Russia attacks Ukraine nuclear plant as invasion advances
Russian forces shelled Europe’s largest nuclear plant early Friday, sparking a fire as they pressed their attack on a crucial energy-producing Ukrainian city and gained ground in their bid to cut off the country from the sea.
Leading nuclear authorities were concerned — but not panicked — about the damage to the power station. The assault triggered phone calls between Ukrainian President Volodymyr Zelenskyy and U.S. President Joe Biden and other world leaders. The U.S. Department of Energy activated its nuclear incident response team as a precaution.
The attack on the eastern city of Enerhodar and its Zaporizhzhia nuclear plant unfolded as the invasion entered its second week and another round of talks between the two sides yielded a tentative agreement to set up safe corridors to evacuate citizens and deliver humanitarian aid.
Nuclear plant spokesman Andriy Tuz told Ukrainian television that shells were falling directly on the facility and had set fire to one of its six reactors. That reactor is under renovation and not operating, but there is nuclear fuel inside, he said.
Firefighters cannot get near the flames because they are being shot at, he said, and Ukrainian Foreign Minister Dmytro Kuleba tweeted a plea to the Russians to stop the assault and allow fire teams inside.
“We demand that they stop the heavy weapons fire,” Tuz said in a video statement. “There is a real threat of nuclear danger in the biggest atomic energy station in Europe.”
The assault renewed fears that the invasion could damage one of Ukraine’s 15 nuclear reactors and set off another emergency like the 1986 Chernobyl accident, the world’s worst nuclear disaster, which happened about 110 kilometers (65 miles) north of the capital.
U.S. Energy Secretary Jennifer Granholm tweeted that the Zaporizhzhia plant’s reactors were protected by robust containment structures and were being safely shut down.
In an emotional speech in the middle of the night, Zelenskyy said he feared an explosion that would be “the end for everyone. The end for Europe. The evacuation of Europe.”
“Only urgent action by Europe can stop the Russian troops,” he said. “Do not allow the death of Europe from a catastrophe at a nuclear power station.”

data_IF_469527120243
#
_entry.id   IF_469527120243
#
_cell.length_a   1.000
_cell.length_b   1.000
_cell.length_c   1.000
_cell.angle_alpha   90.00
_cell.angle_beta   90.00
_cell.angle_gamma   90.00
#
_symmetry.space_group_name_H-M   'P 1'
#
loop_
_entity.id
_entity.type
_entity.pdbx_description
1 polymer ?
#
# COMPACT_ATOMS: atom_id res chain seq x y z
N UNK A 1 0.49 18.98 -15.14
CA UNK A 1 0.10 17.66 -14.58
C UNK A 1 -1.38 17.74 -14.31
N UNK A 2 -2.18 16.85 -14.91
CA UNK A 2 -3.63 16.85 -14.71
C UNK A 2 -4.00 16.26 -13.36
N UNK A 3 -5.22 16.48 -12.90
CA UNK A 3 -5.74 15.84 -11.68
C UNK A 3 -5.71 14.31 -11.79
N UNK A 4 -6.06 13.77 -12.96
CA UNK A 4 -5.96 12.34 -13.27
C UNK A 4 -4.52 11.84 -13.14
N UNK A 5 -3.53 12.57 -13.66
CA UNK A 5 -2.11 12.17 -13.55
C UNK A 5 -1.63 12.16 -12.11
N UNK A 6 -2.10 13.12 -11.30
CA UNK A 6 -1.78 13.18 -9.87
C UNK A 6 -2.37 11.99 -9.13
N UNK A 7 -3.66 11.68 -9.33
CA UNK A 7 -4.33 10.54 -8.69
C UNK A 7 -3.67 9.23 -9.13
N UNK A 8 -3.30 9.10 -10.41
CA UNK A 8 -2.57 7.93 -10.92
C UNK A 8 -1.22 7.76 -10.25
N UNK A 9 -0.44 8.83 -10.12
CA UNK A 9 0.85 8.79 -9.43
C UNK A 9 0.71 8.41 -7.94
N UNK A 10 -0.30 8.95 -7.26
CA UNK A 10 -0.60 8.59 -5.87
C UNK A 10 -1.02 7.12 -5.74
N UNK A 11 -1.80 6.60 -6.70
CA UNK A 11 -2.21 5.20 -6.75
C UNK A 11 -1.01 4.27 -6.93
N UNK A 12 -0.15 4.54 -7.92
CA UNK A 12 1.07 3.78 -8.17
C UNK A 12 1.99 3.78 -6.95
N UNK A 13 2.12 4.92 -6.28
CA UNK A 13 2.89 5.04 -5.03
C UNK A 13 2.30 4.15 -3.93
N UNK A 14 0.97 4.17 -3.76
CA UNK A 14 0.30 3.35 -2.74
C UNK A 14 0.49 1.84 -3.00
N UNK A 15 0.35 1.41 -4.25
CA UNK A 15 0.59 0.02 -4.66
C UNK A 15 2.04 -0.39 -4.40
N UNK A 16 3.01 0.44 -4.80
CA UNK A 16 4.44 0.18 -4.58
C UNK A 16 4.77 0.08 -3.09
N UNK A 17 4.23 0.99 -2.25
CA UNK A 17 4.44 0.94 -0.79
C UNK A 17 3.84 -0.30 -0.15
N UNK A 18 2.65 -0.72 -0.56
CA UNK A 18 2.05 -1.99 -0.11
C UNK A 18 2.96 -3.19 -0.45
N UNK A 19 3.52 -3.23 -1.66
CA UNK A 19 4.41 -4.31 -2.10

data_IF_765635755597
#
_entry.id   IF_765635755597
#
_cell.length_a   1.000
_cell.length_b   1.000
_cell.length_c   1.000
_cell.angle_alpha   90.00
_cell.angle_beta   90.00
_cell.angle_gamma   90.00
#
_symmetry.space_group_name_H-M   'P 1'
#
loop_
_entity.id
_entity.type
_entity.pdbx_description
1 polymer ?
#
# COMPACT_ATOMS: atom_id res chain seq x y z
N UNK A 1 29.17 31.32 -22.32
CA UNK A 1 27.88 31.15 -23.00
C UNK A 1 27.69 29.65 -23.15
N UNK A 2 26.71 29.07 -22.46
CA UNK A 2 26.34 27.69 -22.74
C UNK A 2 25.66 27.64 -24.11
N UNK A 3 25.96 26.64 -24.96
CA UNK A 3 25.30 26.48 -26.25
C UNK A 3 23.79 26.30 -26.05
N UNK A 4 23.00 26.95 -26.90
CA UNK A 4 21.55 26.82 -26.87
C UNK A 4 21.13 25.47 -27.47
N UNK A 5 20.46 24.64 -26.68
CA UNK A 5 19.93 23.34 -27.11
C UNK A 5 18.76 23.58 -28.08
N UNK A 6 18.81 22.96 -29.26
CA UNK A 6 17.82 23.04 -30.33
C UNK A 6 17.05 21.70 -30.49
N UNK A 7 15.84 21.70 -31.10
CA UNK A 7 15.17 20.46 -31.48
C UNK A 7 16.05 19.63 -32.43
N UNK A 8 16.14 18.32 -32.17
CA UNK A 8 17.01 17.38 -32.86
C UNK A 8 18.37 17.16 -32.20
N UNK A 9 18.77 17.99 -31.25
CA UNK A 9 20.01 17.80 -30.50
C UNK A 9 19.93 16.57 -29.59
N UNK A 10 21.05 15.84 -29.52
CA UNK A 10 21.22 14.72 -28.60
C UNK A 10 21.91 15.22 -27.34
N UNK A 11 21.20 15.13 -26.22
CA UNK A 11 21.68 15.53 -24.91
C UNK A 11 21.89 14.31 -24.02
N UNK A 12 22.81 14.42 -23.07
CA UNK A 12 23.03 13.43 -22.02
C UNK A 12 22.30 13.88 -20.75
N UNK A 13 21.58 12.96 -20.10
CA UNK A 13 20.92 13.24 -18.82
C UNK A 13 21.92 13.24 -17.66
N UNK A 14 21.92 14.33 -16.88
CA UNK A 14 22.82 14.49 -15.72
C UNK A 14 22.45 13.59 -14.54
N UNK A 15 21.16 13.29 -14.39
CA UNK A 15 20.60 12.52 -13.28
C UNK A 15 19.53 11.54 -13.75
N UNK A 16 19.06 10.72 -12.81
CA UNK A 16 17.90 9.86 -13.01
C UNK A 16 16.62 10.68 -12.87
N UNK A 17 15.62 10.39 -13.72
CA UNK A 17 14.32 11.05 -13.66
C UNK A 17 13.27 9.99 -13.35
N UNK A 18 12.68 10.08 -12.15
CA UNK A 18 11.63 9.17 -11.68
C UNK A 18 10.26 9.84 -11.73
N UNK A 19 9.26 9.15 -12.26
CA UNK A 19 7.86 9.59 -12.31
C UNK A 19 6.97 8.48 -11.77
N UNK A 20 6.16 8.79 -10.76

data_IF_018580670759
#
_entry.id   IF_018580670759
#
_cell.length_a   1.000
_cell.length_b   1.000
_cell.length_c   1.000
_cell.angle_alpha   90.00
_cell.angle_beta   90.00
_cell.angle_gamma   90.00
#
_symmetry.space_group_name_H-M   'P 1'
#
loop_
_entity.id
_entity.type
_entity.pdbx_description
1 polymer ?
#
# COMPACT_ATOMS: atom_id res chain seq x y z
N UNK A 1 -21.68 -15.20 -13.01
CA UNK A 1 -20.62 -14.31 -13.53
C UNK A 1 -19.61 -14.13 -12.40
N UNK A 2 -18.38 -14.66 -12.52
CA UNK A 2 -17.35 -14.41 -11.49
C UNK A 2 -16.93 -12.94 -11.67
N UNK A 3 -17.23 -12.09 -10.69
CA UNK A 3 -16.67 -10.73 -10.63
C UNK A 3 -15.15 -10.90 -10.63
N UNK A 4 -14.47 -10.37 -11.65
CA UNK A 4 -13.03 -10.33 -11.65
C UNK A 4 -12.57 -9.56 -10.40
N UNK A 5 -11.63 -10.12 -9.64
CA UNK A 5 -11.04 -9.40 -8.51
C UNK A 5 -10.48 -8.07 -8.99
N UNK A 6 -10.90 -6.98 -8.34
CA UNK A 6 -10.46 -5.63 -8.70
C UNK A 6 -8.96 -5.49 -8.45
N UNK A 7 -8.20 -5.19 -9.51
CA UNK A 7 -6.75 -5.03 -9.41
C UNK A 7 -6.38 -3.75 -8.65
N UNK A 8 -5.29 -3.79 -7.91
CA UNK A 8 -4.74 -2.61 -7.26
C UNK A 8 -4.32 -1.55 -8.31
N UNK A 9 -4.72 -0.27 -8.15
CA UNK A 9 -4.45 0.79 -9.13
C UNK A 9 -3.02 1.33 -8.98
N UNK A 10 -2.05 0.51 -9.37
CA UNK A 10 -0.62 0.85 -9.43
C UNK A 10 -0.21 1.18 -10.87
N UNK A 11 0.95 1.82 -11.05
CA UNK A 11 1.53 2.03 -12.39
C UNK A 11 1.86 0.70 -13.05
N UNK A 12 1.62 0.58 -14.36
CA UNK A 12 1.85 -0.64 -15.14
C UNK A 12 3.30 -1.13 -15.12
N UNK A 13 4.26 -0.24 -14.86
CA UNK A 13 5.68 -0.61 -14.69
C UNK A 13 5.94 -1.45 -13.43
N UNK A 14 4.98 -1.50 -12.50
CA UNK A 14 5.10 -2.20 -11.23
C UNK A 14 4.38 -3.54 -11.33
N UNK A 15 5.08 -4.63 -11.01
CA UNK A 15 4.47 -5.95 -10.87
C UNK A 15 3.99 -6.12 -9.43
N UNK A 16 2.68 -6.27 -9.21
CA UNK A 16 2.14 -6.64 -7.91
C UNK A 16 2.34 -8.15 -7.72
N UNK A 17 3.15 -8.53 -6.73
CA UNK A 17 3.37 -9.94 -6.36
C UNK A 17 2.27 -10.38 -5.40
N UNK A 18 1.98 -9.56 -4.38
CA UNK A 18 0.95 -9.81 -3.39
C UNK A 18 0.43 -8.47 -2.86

But most experts saw nothing to indicate an impending disaster.
The International Atomic Energy Agency said the fire had not affected essential equipment and that Ukraine’s nuclear regulator reported no change in radiation levels. The American Nuclear Society concurred, saying that the latest radiation levels remained within natural background levels.
“The real threat to Ukrainian lives continues to be the violent invasion and bombing of their country,” the group said in a statement.
Jon Wolfsthal, who served during the Obama administration as the senior director for arms control and nonproliferation at the National Security Council, said the plant’s reactors have thick concrete containment domes that should protect them from tank and artillery fire.
But he too was concerned about a potential loss of power at the plant, which could imperil its ability to keep the nuclear fuel cool.
The mayor of Enerhodar said earlier that Ukrainian forces were battling Russian troops on the city’s outskirts. Video showed flames and black smoke rising above the city of more than 50,000, with people streaming past wrecked cars.
Prior to the shelling, the Ukrainian state atomic energy company reported that a Russian military column was heading toward the nuclear plant. Loud shots and rocket fire were heard late Thursday.
“Many young men in athletic clothes and armed with Kalashnikovs have come into the city. They are breaking down doors and trying to get into the apartments of local residents,” the statement from Energoatom said.
Later, a livestreamed security camera linked from the homepage of the Zaporizhzhia plant showed what appeared to be armored vehicles rolling into the facility’s parking lot and shining spotlights on the building where the camera was mounted.
Then there were what appeared to be muzzle flashes from vehicles, followed by nearly simultaneous explosions in surrounding buildings. Smoke rose into the frame and drifted away.